References

  1. Top of page
  2. Summary
  3. Introduction
  4. Methods
  5. Results
  6. Discussion
  7. Acknowledgements
  8. Disclosure
  9. References
  10. Supporting Information

Supporting Information

  1. Top of page
  2. Summary
  3. Introduction
  4. Methods
  5. Results
  6. Discussion
  7. Acknowledgements
  8. Disclosure
  9. References
  10. Supporting Information

Fig. S1. Comparison of inducible natural killer (iNK) T cell proportions as derived from cryopreserved cells (y-axis) in comparison to fresh cells (x-axis) in a subset of 18 common variable immunodeficiency (CVID) patients analysed by both methods at different time-points. Line of best fit is dashed (r2 = 0·9962, slope = 1·27), while the y = x line is shown in grey for comparison.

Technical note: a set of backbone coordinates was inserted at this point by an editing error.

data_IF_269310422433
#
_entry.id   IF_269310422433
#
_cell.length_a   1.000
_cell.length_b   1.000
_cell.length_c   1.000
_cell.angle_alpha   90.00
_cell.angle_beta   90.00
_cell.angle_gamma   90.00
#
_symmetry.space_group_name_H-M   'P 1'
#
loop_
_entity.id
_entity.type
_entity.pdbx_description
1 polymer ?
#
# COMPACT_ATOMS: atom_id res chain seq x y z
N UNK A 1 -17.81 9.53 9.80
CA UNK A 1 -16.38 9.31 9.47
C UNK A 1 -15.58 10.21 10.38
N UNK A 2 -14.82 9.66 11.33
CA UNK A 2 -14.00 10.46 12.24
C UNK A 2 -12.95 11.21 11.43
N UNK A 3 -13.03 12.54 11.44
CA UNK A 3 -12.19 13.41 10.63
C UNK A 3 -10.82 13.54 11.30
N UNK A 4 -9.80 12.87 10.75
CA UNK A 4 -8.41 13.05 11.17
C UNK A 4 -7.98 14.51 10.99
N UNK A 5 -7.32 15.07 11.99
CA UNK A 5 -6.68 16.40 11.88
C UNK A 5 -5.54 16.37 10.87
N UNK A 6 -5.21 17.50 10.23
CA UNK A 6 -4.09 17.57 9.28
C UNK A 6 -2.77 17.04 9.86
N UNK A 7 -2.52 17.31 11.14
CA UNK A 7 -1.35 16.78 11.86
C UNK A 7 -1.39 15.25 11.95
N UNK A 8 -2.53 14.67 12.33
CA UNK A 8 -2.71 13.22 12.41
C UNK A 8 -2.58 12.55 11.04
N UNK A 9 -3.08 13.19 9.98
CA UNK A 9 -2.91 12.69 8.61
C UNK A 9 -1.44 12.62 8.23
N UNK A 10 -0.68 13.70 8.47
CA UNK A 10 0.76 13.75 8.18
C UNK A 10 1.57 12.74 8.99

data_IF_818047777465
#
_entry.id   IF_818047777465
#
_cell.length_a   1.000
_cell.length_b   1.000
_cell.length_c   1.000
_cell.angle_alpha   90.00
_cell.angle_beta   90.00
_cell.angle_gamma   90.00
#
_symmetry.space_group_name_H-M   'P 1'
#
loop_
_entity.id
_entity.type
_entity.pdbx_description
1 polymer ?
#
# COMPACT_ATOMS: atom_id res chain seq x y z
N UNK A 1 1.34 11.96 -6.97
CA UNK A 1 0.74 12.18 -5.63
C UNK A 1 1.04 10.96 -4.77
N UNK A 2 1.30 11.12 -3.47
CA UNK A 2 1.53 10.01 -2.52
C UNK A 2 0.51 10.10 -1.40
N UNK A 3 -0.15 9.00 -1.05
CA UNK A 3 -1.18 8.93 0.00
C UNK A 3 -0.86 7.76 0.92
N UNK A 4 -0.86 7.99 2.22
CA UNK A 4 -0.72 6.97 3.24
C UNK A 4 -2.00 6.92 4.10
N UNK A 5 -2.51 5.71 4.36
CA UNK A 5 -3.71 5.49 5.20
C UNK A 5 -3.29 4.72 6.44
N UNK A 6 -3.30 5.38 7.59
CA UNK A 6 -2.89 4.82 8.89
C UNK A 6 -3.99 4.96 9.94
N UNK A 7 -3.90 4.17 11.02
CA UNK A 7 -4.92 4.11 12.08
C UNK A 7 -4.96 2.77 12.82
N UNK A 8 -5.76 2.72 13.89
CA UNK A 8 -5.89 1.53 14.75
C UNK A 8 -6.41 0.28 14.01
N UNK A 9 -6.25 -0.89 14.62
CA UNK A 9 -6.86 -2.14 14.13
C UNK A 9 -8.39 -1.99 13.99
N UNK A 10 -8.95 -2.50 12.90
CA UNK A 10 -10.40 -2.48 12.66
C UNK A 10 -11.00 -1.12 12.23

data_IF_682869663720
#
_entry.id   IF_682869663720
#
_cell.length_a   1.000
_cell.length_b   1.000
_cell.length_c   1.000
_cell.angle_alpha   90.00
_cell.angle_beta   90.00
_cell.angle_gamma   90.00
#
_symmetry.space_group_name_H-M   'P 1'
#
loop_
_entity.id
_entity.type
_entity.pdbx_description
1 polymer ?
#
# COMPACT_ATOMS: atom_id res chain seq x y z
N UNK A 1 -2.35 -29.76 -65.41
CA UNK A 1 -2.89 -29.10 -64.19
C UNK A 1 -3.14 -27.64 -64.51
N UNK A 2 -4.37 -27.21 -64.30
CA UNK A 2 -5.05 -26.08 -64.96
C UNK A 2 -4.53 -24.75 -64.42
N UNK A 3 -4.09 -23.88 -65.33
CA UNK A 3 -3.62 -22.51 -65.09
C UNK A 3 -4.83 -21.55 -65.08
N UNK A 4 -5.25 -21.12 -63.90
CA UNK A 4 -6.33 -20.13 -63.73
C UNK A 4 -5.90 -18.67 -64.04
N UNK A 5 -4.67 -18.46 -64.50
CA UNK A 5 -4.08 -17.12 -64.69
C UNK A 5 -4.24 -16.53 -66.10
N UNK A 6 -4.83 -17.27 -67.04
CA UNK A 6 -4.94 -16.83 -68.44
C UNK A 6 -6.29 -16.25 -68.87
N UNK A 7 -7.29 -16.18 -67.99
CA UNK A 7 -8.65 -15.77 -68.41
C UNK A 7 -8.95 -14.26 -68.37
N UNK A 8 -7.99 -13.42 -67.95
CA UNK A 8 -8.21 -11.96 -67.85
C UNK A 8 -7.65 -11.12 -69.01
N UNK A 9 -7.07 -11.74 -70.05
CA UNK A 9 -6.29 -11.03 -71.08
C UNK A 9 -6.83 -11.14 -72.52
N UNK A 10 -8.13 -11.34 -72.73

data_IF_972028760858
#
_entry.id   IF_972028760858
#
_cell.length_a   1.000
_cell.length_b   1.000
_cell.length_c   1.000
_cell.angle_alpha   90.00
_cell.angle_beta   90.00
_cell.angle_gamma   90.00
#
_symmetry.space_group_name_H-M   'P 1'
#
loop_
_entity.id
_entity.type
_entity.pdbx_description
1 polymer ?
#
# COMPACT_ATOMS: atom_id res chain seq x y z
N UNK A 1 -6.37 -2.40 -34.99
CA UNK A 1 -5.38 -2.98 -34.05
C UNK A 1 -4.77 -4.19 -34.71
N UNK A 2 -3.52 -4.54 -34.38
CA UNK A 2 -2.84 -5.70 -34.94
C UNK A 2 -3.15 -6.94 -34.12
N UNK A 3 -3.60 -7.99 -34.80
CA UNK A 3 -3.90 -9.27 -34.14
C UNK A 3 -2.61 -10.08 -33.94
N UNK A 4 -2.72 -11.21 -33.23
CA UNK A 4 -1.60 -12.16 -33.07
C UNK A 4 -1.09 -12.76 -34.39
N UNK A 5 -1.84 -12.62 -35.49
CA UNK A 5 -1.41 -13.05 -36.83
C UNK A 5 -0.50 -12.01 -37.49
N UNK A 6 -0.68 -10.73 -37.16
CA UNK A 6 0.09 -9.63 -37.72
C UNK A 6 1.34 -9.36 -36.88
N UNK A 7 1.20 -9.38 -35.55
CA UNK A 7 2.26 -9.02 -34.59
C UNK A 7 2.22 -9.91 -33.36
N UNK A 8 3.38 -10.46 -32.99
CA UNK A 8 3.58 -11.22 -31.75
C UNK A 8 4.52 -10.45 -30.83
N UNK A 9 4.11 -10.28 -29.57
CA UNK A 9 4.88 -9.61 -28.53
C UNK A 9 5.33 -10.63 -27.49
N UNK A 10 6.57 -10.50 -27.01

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CEI_3973_sm_supp_Fig.tif150KSupporting info item

Please note: Wiley Blackwell is not responsible for the content or functionality of any supporting information supplied by the authors. Any queries (other than missing content) should be directed to the corresponding author for the article.